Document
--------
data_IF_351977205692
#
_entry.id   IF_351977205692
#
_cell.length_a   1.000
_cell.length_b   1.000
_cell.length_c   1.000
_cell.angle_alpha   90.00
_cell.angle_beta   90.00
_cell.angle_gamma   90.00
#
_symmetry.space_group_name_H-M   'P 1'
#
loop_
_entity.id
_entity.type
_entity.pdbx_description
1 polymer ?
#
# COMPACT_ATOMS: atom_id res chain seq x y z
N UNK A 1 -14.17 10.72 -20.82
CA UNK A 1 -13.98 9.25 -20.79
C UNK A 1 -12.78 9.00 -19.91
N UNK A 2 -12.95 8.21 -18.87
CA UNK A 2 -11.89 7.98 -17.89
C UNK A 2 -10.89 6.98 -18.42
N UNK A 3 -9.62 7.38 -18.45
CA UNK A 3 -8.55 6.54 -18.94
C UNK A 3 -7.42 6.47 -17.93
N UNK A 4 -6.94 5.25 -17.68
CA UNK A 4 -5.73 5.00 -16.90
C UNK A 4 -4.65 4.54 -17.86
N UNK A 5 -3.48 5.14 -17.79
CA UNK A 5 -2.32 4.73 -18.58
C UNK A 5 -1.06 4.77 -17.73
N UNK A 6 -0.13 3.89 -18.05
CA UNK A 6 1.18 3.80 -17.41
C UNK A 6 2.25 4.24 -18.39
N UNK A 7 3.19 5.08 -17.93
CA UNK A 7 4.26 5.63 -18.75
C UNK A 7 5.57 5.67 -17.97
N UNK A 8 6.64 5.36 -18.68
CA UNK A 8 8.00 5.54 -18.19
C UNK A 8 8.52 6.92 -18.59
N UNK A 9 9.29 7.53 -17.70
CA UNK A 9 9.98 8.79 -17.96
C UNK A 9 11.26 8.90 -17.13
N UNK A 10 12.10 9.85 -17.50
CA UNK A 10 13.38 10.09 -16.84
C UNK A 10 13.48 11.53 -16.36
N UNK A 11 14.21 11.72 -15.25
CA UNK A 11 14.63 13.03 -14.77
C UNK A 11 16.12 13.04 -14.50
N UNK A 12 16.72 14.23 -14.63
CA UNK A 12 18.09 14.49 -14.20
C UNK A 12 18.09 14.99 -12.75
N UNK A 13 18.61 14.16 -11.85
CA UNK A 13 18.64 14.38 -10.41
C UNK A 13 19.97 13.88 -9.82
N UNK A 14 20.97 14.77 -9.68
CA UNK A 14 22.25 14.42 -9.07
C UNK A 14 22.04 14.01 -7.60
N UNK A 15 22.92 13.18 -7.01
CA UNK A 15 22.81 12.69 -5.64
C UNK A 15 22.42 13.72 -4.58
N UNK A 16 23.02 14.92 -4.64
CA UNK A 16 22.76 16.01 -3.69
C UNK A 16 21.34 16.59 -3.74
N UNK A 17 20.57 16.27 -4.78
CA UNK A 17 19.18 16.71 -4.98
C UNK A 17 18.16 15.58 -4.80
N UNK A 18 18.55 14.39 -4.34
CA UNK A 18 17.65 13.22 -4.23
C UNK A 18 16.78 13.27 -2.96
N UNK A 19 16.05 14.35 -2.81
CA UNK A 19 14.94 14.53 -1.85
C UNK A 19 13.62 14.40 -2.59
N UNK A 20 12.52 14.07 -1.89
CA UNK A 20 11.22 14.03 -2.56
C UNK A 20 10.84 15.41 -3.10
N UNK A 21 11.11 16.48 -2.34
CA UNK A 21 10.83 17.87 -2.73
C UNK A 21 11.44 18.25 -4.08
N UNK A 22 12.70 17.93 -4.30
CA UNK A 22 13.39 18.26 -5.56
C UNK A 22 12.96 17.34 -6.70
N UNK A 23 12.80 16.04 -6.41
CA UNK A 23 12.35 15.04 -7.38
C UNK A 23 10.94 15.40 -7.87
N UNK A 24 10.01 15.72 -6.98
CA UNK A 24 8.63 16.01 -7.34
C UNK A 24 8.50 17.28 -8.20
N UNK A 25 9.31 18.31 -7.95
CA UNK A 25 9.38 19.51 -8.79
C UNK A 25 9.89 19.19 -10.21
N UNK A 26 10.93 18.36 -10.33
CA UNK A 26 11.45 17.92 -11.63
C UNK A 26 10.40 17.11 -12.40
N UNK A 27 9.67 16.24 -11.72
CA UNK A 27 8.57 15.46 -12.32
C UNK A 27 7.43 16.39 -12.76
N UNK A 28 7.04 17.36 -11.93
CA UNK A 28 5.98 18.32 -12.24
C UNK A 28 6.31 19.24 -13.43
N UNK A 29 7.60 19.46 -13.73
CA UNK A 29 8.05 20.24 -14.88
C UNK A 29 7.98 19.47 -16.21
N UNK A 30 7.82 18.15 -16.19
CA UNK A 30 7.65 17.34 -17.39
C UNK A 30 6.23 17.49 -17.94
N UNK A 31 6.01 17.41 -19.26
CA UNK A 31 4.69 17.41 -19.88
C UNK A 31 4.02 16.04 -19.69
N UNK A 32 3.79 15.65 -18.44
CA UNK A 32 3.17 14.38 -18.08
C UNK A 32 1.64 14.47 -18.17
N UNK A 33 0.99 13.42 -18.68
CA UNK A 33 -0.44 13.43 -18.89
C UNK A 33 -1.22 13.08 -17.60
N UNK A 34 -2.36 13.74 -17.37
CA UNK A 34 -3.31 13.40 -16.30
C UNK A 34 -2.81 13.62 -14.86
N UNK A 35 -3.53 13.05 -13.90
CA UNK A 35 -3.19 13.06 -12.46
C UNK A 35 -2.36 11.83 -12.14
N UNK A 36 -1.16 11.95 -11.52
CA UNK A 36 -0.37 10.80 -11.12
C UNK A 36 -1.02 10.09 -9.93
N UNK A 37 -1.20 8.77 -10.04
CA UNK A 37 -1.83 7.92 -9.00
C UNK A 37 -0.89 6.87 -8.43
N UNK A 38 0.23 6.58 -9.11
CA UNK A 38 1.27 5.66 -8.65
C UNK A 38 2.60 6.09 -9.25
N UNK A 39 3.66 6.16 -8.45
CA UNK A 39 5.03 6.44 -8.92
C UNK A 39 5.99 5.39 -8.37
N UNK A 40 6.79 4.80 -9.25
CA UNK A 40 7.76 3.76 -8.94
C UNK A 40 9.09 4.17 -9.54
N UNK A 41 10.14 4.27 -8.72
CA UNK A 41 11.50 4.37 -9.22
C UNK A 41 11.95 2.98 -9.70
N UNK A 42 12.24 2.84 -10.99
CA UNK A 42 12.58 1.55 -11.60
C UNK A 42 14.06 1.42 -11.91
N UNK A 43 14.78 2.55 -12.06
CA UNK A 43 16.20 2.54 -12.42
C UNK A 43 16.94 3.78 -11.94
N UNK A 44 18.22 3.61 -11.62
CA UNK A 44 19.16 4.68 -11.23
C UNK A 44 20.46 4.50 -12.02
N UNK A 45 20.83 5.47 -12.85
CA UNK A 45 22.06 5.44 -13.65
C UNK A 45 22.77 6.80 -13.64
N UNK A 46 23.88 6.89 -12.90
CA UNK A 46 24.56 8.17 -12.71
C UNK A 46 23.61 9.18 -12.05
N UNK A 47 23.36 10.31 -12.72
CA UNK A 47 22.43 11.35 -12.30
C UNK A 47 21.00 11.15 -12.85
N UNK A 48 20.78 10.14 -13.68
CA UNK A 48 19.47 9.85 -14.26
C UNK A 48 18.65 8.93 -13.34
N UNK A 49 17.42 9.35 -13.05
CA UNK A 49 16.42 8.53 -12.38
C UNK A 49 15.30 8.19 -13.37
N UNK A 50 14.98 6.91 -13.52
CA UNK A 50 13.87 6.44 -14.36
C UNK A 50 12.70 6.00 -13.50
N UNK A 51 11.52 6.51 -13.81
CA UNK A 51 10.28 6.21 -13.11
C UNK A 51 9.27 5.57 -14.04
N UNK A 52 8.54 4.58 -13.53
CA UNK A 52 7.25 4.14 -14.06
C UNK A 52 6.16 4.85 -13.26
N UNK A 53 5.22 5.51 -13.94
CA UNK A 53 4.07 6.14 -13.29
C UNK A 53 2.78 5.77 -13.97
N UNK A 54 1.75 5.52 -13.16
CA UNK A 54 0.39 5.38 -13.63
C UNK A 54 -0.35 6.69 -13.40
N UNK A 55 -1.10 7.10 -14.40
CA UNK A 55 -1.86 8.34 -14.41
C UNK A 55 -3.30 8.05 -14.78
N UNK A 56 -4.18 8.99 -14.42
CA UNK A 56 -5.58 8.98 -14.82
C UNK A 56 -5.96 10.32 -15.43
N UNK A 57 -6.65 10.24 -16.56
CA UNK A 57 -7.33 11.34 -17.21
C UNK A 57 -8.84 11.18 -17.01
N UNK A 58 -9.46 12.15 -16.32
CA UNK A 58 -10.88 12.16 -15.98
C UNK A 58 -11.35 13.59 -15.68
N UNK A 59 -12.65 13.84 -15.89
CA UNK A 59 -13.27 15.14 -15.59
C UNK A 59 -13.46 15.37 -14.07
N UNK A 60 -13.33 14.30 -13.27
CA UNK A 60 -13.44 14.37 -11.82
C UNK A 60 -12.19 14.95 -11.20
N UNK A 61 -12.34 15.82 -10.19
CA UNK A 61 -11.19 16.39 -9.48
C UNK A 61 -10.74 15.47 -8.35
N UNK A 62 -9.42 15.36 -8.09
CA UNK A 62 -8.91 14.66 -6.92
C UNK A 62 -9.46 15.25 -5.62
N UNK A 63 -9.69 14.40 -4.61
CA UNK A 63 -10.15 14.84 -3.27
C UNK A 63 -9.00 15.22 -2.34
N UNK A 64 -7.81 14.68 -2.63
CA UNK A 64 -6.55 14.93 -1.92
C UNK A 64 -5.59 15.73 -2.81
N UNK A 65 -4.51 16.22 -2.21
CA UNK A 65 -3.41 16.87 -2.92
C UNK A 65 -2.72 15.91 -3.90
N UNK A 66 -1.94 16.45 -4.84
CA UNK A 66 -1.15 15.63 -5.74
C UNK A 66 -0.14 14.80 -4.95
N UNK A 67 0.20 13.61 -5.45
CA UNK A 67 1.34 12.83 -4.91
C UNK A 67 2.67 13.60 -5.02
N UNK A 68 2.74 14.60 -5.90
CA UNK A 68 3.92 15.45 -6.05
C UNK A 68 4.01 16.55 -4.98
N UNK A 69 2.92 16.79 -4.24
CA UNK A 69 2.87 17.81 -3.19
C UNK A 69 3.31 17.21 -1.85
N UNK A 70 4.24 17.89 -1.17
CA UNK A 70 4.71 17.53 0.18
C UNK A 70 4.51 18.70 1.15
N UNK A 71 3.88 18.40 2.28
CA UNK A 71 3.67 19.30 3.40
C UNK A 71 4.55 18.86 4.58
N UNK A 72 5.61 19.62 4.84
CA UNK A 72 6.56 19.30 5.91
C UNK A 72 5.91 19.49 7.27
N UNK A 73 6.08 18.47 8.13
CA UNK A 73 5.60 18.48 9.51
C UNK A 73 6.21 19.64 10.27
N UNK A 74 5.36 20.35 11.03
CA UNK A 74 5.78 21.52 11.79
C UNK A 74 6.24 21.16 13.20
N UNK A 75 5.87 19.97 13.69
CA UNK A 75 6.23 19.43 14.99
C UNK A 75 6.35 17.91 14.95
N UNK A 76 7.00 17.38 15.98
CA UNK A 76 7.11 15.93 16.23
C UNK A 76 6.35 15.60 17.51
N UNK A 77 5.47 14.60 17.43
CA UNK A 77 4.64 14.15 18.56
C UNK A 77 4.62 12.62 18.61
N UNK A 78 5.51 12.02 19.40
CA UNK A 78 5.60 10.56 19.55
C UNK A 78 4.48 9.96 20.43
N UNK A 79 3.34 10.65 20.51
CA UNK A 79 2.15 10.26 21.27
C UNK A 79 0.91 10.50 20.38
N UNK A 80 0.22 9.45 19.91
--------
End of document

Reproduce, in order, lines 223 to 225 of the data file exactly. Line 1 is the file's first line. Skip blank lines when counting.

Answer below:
CA UNK A 68 3.92 15.45 -6.05
C UNK A 68 4.01 16.55 -4.98
N UNK A 69 2.92 16.79 -4.24